Proponents of the idea say it would save on welfare administration costs, reduce the poverty traps of traditional welfare states, be fair to people who have jobs, and give people more autonomy in general. “As Ontario’s economy grows, the government remains committed to leaving no one behind. “As Ontario’s economy grows, the government remains committed to leaving no one behind. Basic income may be needed to combat robot-induced unemployment, leading AI expert says. A leading artificial intelligence (AI) expert believes that societies may have to consider issuing a basic income to all citizens, in order to combat the threat to jobs posed by increased automation in the workplace. Dr Moshe Vardi, a computer science professor at Rice University in Texas, believes that a basic income may be needed in the future as advances in automation and AI put human workers out of jobs.
In an interview with The Huffington Post, Dr Vardi said: "Our current economic system requires people to either have wealth or to work to make a living, with the assumption that the economy creates jobs for all those who need them. " "If this assumption breaks down - and progress in automation is likely to break it down, I believe - then we need to rethink the very basic structure of our economic system. " The concept is controversial, but in the last few years, basic income has gathered support among those in power. In pictures: Artificial intelligence through history. Switzerland will be the first country in the world to vote on having a national wage of £1,700 a month.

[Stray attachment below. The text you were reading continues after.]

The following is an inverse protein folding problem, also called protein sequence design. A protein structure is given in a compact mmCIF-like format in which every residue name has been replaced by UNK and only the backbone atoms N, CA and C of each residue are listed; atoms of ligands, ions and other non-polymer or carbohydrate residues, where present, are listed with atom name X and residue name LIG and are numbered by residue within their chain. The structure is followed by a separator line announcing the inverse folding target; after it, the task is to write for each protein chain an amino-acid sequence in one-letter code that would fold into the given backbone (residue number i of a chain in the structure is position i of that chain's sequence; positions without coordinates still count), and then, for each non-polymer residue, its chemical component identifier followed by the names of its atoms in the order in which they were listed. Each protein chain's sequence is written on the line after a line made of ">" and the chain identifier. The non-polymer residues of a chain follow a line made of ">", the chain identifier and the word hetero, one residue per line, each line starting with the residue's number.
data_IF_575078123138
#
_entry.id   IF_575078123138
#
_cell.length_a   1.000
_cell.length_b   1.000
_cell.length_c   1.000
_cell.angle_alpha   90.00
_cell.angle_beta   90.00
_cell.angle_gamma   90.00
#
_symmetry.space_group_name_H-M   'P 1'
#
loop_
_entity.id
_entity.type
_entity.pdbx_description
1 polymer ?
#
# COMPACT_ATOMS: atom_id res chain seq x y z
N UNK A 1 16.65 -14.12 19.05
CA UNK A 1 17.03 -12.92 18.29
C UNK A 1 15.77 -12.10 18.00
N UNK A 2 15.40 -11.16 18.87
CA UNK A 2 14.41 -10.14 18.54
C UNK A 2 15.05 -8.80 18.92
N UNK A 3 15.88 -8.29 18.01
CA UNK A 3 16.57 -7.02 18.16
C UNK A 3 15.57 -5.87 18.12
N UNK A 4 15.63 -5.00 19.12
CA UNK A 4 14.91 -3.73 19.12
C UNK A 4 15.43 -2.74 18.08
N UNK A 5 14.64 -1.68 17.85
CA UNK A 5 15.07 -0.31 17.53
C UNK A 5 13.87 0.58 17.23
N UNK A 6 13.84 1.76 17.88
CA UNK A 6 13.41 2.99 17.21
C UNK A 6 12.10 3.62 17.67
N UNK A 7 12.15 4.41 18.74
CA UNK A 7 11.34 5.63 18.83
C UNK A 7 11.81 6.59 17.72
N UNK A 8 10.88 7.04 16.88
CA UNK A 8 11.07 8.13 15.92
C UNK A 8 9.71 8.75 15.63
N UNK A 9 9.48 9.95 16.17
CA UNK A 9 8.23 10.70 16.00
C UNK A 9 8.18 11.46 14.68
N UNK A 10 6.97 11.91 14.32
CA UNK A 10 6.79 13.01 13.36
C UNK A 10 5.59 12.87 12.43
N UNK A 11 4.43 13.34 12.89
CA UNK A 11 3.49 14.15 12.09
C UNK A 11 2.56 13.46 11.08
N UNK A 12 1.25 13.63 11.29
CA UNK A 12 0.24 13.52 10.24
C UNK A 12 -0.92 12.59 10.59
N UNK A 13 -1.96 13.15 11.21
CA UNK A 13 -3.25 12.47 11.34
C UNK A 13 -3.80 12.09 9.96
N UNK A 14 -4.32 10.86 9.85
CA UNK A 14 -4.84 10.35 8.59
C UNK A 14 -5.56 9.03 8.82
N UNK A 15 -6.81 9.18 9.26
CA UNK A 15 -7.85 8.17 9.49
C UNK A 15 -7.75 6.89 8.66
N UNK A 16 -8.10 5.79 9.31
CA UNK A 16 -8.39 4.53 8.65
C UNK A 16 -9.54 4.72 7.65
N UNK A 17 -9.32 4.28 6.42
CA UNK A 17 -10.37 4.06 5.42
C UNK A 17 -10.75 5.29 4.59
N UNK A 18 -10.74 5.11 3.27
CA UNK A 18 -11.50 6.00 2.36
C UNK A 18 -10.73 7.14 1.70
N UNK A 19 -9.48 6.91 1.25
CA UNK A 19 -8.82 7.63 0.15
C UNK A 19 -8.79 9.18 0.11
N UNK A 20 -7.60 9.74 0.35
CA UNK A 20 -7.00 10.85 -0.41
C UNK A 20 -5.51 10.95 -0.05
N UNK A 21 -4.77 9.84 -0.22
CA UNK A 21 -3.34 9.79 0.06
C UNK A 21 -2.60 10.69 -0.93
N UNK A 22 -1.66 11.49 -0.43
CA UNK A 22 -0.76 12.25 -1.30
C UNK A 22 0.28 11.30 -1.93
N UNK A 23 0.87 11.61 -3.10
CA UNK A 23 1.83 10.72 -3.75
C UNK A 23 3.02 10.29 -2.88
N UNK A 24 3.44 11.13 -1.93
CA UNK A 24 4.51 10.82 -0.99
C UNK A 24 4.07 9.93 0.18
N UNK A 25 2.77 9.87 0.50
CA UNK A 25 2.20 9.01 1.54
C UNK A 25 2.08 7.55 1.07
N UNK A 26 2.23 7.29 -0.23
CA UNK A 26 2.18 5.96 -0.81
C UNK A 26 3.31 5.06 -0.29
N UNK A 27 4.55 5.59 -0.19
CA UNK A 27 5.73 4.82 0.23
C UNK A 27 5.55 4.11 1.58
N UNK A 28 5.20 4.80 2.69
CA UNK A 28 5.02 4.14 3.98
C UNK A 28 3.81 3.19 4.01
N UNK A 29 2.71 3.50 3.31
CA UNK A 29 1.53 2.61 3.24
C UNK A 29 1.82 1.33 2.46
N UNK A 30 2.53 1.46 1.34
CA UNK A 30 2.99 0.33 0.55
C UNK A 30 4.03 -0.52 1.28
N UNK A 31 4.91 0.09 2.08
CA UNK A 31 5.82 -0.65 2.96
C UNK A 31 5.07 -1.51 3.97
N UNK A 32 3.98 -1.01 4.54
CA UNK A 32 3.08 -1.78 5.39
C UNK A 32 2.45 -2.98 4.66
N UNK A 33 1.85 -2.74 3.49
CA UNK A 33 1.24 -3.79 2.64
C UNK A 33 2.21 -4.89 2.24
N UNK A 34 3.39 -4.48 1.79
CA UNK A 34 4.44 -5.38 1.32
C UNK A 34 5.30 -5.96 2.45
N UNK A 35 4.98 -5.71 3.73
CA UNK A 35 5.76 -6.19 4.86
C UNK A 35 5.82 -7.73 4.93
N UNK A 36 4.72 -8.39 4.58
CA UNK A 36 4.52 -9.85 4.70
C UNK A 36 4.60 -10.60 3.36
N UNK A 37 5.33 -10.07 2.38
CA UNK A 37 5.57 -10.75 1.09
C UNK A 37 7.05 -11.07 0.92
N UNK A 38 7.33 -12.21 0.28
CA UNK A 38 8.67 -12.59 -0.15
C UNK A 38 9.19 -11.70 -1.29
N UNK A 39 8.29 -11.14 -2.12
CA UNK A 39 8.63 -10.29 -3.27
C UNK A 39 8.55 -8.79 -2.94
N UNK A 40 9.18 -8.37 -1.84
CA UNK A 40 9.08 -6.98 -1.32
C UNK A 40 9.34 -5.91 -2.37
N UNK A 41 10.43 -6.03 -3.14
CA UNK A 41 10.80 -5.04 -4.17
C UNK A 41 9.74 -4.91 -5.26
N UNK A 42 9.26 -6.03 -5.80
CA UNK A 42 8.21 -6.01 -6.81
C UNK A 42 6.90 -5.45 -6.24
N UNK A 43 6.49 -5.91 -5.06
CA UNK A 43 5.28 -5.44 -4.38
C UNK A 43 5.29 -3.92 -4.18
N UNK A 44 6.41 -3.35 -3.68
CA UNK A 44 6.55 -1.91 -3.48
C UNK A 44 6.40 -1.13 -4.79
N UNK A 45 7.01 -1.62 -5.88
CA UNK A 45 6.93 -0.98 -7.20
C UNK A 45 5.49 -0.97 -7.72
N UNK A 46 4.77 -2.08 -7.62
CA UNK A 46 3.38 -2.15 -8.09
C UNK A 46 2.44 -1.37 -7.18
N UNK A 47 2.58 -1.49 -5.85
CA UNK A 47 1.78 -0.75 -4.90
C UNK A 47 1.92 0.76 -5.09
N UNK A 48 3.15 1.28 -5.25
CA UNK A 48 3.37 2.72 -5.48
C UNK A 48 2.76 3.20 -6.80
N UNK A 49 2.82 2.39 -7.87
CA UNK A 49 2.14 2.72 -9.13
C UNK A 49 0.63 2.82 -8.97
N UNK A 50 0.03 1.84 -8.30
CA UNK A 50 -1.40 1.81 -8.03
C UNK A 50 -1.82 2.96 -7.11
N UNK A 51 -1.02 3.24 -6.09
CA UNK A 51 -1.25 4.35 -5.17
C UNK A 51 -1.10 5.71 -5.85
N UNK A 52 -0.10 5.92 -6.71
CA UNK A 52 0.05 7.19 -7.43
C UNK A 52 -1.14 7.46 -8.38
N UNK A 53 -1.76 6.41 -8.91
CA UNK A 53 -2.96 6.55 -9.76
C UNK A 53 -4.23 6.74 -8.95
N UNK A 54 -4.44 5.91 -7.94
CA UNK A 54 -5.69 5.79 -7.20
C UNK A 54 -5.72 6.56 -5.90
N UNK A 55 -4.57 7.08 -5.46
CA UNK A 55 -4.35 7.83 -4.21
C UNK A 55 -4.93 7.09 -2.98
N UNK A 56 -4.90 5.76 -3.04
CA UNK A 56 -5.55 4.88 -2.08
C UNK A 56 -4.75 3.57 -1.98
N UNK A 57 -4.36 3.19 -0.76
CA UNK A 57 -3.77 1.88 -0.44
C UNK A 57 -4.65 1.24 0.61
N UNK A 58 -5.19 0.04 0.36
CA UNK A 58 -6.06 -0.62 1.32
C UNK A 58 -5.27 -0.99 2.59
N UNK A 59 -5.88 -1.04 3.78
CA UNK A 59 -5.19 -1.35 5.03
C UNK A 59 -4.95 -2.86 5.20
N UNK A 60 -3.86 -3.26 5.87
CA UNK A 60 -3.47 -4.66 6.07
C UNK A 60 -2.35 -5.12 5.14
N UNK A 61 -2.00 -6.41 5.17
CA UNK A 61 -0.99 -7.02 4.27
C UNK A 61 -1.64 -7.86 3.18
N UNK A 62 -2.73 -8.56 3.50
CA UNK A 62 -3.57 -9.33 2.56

1/29 29 January 2016 Kashmiri Muslims pray at the shrine of noted Muslim preacher and saint, Sheikh Syed Abdul Qadir Jeelani as the head priest of the shrine (unseen) displays his relics following the annual Urs (anniversary) of the saint in Srinagar, the summer capital of Indian Kashmir. British parliament to consider motion on universal basic income. These are the simple reasons why a basic income for all could transform our society for the better. What would you do differently if you were guaranteed a minimum income every week, regardless of how you choose to spend your time? Spend more time caring for – or just with – your children? Learn a new skill? Start your own business? It seems like a bold suggestion, but a Basic Income is something that I’ve longed campaigned for.
What is it? French National Assembly to vote on universal basic income study. Scrap benefits system and bring in universal 'citizens wage' basic income for everyone, think-tank recommends. This Dutch city is giving all its citizens a basic income, and the Greens think it's a great idea for Britain. Economics: Courageous road to a basic income. NO-ONE who has undergone the tortuous and demoralising process of claiming Income Support, Housing Benefit or Family Credit needs convincing that Britain's social security system is horribly complicated and user-unfriendly. Kenneth Clarke, even without the benefit of personal experience, appears to have reached a similar conclusion.